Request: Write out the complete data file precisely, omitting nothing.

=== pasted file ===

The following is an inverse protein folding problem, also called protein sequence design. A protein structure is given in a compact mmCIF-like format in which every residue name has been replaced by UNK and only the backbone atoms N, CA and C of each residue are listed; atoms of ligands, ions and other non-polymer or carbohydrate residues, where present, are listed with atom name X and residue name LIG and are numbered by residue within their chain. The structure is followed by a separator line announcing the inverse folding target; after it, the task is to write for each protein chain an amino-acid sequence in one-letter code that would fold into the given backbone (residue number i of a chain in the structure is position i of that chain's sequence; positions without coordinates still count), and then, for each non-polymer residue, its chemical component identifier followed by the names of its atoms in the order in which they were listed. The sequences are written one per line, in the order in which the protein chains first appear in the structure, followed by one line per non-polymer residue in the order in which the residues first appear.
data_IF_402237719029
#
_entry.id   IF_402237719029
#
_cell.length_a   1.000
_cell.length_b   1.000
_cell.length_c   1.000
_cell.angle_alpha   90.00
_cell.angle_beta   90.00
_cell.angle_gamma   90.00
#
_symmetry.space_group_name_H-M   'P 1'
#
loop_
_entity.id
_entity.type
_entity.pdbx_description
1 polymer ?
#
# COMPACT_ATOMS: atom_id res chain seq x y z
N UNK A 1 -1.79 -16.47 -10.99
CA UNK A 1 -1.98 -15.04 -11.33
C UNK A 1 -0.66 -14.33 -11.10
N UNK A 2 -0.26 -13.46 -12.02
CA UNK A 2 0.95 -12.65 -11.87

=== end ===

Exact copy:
The following is an inverse protein folding problem, also called protein sequence design. A protein structure is given in a compact mmCIF-like format in which every residue name has been replaced by UNK and only the backbone atoms N, CA and C of each residue are listed; atoms of ligands, ions and other non-polymer or carbohydrate residues, where present, are listed with atom name X and residue name LIG and are numbered by residue within their chain. The structure is followed by a separator line announcing the inverse folding target; after it, the task is to write for each protein chain an amino-acid sequence in one-letter code that would fold into the given backbone (residue number i of a chain in the structure is position i of that chain's sequence; positions without coordinates still count), and then, for each non-polymer residue, its chemical component identifier followed by the names of its atoms in the order in which they were listed. The sequences are written one per line, in the order in which the protein chains first appear in the structure, followed by one line per non-polymer residue in the order in which the residues first appear.
data_IF_402237719029
#
_entry.id   IF_402237719029
#
_cell.length_a   1.000
_cell.length_b   1.000
_cell.length_c   1.000
_cell.angle_alpha   90.00
_cell.angle_beta   90.00
_cell.angle_gamma   90.00
#
_symmetry.space_group_name_H-M   'P 1'
#
loop_
_entity.id
_entity.type
_entity.pdbx_description
1 polymer ?
#
# COMPACT_ATOMS: atom_id res chain seq x y z
N UNK A 1 -1.79 -16.47 -10.99
CA UNK A 1 -1.98 -15.04 -11.33
C UNK A 1 -0.66 -14.33 -11.10
N UNK A 2 -0.26 -13.46 -12.02
CA UNK A 2 0.95 -12.65 -11.87